In a study from the AARP, more than 80% of adults said that they would prefer to age in place for as long as possible as they got older, rather than uprooting their lives and moving into institutionalized care. To keep it simple, aging in place refers to older adults living in the comfort and security of their own homes, rather than transitioning into a senior care facility.
In addition to being an enormously popular course of action among the elderly and their loved ones, aging in place comes with a number of significant benefits. Staying at home empowers seniors to maintain their independence and quality of life for longer, while enjoying their time in a location that is warm, familiar, and comfortable. Compared to other types of long-term care, aging in place also offers greater freedom and flexibility, while being significantly less expensive and more convenient.
Remaining immersed in their community can allow older adults to maintain their vital social connections, and stay close with friends and family. At the same time, aging in place has also been shown to have some unique health benefits, and may promote higher overall happiness.
With that being said, embracing the idea of aging in place can be daunting – both for the elderly, and for the family caregivers who love and support them. It’s only natural to have questions about what it takes to age in place successfully.
It’s important to remember that everyone’s circumstances will be unique, and there will never be one perfect way forward. However, there are some key steps you can take to determine if your loved one is equipped to age in place – and get them started down a path to long-term comfort and health.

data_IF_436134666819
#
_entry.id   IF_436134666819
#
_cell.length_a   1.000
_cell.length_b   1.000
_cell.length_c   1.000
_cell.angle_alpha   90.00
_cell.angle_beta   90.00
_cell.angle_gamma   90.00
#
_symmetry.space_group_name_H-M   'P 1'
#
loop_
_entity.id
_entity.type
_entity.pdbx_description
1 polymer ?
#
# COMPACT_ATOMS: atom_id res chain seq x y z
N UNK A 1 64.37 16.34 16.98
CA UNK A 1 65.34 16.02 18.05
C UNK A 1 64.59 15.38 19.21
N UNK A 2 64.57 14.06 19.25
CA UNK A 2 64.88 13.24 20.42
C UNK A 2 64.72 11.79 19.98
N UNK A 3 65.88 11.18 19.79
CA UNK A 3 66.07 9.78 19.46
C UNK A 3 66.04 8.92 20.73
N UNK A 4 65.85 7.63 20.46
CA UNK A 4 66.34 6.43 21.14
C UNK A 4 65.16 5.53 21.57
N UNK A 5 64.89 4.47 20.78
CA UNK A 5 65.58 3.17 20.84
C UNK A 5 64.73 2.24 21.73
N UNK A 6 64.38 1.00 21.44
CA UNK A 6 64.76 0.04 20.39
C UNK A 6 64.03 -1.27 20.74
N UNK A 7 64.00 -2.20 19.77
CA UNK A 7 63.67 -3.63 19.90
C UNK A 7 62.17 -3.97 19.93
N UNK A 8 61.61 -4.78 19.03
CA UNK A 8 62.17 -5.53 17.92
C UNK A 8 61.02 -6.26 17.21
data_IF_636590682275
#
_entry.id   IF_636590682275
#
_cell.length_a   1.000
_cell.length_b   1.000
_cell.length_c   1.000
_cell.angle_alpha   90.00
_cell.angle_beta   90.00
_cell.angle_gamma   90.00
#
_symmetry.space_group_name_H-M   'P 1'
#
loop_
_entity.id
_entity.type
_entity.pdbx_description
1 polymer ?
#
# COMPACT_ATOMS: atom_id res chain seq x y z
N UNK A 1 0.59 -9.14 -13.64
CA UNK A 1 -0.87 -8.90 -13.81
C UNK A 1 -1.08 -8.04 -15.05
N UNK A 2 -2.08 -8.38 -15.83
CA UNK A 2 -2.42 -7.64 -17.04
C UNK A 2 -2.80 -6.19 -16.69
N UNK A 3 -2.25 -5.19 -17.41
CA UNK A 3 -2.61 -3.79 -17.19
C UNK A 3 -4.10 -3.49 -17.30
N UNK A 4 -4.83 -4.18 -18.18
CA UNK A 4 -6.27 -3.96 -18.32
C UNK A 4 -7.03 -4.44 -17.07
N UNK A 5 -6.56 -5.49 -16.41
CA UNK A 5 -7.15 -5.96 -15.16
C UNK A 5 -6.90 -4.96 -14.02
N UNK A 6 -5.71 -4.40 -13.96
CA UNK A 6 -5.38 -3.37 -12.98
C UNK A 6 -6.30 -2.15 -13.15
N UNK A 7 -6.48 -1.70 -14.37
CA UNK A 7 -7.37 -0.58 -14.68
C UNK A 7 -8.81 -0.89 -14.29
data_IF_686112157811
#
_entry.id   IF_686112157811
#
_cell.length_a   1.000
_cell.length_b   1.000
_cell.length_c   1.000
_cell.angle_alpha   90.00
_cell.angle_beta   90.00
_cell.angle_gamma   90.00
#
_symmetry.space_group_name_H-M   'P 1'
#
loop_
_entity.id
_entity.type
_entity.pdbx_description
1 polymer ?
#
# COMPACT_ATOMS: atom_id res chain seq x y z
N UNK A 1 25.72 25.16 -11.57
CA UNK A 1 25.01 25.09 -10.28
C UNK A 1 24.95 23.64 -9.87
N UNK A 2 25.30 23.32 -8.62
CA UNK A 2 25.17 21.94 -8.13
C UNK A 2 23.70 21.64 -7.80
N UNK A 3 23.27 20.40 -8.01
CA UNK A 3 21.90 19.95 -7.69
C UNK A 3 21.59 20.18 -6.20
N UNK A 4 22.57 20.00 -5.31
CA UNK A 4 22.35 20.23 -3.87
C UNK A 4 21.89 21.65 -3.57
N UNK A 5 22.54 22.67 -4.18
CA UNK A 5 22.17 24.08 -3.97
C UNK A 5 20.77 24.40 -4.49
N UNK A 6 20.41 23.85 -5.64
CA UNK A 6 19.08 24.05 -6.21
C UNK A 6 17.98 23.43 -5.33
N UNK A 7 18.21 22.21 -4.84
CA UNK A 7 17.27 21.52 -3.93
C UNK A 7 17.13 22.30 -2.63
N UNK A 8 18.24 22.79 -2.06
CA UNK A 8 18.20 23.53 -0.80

As you begin planning your strategy for helping a senior loved one age in place, it helps to know where to place your focus. Caring.com offers three aspects of the situation to consider when helping a loved one age in place:
- The person
- The place
- The support network
Let’s explore all three of those elements in more depth, so you and your family can move forward with confidence and peace of mind:
Whether you’re an aging adult considering your long-term care plan, or a family caregiver hoping to help an elder age in place, it’s important to carefully consider the senior’s needs, wants, preferences, and abilities, asking questions such as:
- Can they afford to remain at home?
- Are they able to keep up with activities of daily living (such as walking, grooming, and cleaning) or will they need some additional support from a senior companion or caregiver?
- Are they healthy enough to live independently, or will they need consistent medical attention or around-the-clock care?
- Is your loved one active and involved in their community, or are they likely to feel withdrawn or isolated staying at home?
- What is their personality? Will they be receptive to the idea of receiving outside help, or reluctant to let someone new into their home?
Thinking through questions like these can be a powerful first step in helping your loved one age in place successfully. Determining the senior’s wants and needs can help guide you in deciding what strategies to take to get them help. In some cases, this could mean connecting them with convenient delivery services. For other seniors, companion care may be the right fit, providing social support and personalized care on a flexible schedule. In other cases, a senior may require the services of a skilled nurse or medical home care provider.
Caring.com breaks “place” down into three crucial elements:
- Residence of choice
- Home modification
- Community environment
Above all, it’s important to determine if your loved one’s home is safe, comfortable, accessible, and conducive to aging in place. For example, if your loved one has difficulty with stairs, but lives in a home with steep steps leading to the front and rear entrances, this location may not be sustainable for them in the long-term.